Sunday, May 01, 2016

Better Knitting sheaths

The usefulness of a knitting sheath depends on many things, what one is knitting, the chosen technique, and what one is wearing.  It also depends on the posture; sitting (lounging) in my  yellow leather chair in front of the TV offers a different posture than sitting in a straight backed chair, or the seats in my wife's car, or in the kitchen chairs.  A specialist, who knits in one chair, wearing business clothing, can have one specialized knitting sheath.  I have spent much of the last couple of years lounging in that big yellow chair wearing a sweat suit, leather apron, with a wide leather belt and a knitting sheath - and it was good knitting but it was never just right.  The knitting sheaths wanted a more upright posture - like the one in the kitchen chairs.

Then, recently we visited friends at Textures in Santa Monica.  My knitting perch there is a bar stool that enforces proper posture.  For that travel project, I had summer boot socks from a 6-strand cabled, worsted weight yarn, knit on 2 mm needles to produce a 7 spi by 9 rpi fabric, and I really wanted a better knitting sheath.

Even with a knitting sheath, it is a significant effort to produce that density of fabric with 6" or even 9" sock needles.  Oh, it can be done, but it is an effort. However, with 12" needles, it becomes routine knitting.

Thus, I needed a knitting sheath that allowed use of 12" needles, when traveling - when wearing jeans or Dockers, and the belt holding my knitting sheath goes through the belt loops.  This brings me back to my often repeated statement the the hardest part of using a knitting sheath is learning how to keep it in place.  I needed a knitting sheath that would always in the right place when used with a belt at the height of jeans belt loops.

There were a lot of prototypes and mis-steps:
In baby steps, I got to:
These thread onto the belt, so they are not lost in transit, and the 6" can be flipped to work with 6" sock needles or 12" "gansey needles" or 6" swaving needles.  The 4" version works with 6" sock or swaving needles and with the needle adapter at the bottom, works with 8" to 10"  DPN.

With the needle adapter angled out a bit, this style of knitting sheath provides the same spring effect knitting as 18" gansey needles with the knitting sheath over the right buttock.  Knitting while sitting on a bench, the long needles are still faster, but in with most modern seating, having the knitting sheath under the right elbow provides better access, and hence is faster.

The parts are fairly simple once one thinks it though :

However, this is not the end.

We can change the form-factors a bit so that needle adapters work as as tightening knobs:
This knitting sheath now works very well for either 2 mm or 2.25 mm needles in either 12"  or 6" lengths, including swaving pricks, I think one knitting sheath that works well with 6 different kinds of needles is neat.  If you remember, when I first worked with goose wings, I was very impressed  with the power of the knitting technique where the goose wing rocked on the tip of the hip.  A very similar technique emerges from this knitting sheath by loosening the tightening knob so the shaft holding the needle adapter can rotate, providing a rotating fulcrum for the needle.  Thus, this knitting sheath can support swaving, spring needle techniques, and rotating fulcrum techniques.  Using a softer belt or loosenting the belt slightly, the Dutch knitting stick techniques can be used.  I never had one knitting sheath that could do all that, as well as these do.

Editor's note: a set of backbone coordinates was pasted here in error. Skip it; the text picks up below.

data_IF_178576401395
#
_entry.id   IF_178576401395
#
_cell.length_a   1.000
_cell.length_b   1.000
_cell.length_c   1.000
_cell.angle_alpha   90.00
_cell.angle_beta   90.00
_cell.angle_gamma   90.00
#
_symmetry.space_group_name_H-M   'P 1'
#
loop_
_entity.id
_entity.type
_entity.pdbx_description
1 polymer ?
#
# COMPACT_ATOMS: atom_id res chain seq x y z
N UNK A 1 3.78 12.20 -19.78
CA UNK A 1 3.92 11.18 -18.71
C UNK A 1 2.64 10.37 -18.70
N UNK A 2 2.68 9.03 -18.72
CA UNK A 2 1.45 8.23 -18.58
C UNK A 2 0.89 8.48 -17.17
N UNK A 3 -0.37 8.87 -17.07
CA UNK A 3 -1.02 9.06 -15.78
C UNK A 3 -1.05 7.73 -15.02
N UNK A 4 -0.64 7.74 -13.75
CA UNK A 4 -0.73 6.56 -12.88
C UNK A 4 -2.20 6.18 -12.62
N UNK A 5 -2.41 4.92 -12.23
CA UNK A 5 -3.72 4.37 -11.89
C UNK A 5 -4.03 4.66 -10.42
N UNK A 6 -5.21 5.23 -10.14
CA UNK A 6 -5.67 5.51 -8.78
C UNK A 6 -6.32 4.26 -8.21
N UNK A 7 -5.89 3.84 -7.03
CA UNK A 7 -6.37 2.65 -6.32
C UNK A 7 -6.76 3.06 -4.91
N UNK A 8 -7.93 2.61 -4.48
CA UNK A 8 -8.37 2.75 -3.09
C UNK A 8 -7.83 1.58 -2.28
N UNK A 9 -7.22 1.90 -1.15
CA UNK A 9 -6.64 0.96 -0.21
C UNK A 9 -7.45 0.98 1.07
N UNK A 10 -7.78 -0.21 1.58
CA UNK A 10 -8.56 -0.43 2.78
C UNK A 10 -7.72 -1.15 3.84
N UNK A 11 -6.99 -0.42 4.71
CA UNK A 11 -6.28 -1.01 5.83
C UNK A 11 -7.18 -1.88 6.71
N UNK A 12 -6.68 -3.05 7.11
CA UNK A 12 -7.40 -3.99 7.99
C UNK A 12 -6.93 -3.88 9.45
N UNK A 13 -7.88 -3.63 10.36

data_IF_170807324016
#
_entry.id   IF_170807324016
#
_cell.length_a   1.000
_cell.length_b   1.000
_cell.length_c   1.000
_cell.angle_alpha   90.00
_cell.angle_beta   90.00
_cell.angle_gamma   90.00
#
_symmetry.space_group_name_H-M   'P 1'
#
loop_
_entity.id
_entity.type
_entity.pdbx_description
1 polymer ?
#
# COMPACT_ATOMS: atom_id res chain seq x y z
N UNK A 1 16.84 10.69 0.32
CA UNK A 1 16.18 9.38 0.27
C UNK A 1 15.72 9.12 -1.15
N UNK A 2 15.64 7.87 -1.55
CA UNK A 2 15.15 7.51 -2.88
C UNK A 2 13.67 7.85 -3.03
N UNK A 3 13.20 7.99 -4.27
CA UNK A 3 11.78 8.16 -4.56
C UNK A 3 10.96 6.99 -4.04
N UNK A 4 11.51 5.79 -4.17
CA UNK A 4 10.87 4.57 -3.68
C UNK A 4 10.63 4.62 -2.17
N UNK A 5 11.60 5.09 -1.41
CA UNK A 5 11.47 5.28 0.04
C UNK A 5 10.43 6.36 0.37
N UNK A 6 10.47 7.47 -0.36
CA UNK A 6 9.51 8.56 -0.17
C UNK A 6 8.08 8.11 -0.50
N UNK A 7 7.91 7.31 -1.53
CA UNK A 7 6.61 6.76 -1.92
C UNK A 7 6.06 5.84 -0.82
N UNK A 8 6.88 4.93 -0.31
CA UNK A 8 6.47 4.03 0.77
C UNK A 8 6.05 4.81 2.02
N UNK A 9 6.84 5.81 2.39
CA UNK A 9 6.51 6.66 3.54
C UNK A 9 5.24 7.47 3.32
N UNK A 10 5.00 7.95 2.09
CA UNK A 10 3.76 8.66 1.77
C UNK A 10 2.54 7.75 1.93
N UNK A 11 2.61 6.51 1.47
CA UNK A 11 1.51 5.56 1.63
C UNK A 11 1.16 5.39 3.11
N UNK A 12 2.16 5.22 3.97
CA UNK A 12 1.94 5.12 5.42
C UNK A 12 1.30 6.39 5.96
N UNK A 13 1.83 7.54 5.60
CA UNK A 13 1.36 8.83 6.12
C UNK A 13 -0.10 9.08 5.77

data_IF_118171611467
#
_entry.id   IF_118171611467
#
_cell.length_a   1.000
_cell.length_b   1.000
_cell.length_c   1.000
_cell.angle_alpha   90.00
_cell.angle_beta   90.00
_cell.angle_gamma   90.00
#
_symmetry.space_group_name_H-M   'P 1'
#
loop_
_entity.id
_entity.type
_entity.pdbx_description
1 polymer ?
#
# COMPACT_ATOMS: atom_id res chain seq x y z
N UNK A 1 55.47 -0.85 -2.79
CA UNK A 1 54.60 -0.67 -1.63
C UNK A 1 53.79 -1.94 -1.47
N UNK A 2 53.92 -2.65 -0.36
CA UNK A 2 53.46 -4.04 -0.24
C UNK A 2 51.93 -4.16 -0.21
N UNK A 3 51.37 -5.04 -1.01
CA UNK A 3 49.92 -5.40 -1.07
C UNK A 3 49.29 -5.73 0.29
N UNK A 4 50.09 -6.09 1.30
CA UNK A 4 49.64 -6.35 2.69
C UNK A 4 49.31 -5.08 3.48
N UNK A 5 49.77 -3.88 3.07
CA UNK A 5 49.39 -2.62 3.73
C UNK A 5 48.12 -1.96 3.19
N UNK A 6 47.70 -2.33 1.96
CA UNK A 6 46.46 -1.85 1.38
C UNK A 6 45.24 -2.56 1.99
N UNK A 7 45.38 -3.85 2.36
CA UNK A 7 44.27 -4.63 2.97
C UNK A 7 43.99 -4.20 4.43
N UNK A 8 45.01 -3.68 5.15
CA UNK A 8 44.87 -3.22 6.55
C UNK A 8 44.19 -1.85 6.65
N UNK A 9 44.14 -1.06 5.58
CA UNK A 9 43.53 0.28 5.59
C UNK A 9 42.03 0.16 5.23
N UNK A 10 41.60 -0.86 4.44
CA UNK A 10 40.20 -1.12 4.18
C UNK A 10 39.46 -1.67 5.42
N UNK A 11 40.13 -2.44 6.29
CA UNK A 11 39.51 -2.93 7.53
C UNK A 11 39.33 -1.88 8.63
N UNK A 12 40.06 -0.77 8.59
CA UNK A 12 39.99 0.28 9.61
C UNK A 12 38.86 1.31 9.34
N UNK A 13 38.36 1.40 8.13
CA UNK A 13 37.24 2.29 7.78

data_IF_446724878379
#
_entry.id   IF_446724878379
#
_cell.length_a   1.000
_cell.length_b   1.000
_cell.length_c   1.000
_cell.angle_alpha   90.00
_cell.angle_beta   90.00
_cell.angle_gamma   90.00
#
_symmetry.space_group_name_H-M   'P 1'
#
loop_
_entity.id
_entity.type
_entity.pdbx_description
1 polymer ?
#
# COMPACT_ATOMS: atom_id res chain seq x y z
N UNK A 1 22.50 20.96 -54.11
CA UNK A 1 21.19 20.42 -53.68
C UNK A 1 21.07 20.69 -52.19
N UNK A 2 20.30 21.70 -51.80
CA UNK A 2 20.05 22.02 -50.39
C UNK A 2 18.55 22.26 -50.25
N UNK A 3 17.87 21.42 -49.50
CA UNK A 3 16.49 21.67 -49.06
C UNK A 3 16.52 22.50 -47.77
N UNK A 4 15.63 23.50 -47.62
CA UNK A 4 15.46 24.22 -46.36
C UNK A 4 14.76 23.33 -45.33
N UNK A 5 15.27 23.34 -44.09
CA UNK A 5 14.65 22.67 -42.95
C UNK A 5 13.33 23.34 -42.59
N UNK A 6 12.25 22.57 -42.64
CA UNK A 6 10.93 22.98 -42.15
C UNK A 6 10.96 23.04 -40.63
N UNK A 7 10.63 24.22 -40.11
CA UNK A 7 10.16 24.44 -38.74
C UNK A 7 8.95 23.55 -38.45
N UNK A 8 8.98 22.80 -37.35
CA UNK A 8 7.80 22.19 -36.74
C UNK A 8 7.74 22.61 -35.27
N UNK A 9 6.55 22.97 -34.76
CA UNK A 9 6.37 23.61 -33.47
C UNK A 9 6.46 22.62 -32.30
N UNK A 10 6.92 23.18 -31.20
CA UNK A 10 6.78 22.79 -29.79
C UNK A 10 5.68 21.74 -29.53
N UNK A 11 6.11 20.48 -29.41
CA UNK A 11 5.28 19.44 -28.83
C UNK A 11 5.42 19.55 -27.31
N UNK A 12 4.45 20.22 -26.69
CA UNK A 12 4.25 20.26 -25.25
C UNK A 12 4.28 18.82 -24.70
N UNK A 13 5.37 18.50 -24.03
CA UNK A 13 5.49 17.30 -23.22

These knitting sheaths are smaller and less bulky than a knitting belt.  In the context of a casual belt through the belt loops of  jeans or Dockers, they are much less noticeable than a leather knitting belt. And, while a knitting  belt is less likely to damage wooden or tubular needles, it will never provide the speed and power of a knitting sheath. Leather and horse hair simply does not withstand the force of  steel needles used as springs. And, knitting belts do not support swaving.

Four knitting sheaths set up for swaving socks. The two traditional designs (goose wing and Durham)  on the left, are fine for sitting and working, but are a nuisance if one is out and about.  Note that  the current design is less bulky, but just as stable or even a bit more so than the traditional designs.

Notwithstanding all of the above, today is May Day, and I am wearing shorts with their belt loops in slightly different locations than jeans or Dockers.  Knitting in the garden, on the straight backed patio chairs, the best knitting sheath I can find for 12" by 2 mm needles is the new style short knitting sheath.  This for blunt needles being used with a spring technique, for a fine gansey fabric of  140 stitches per square inch.

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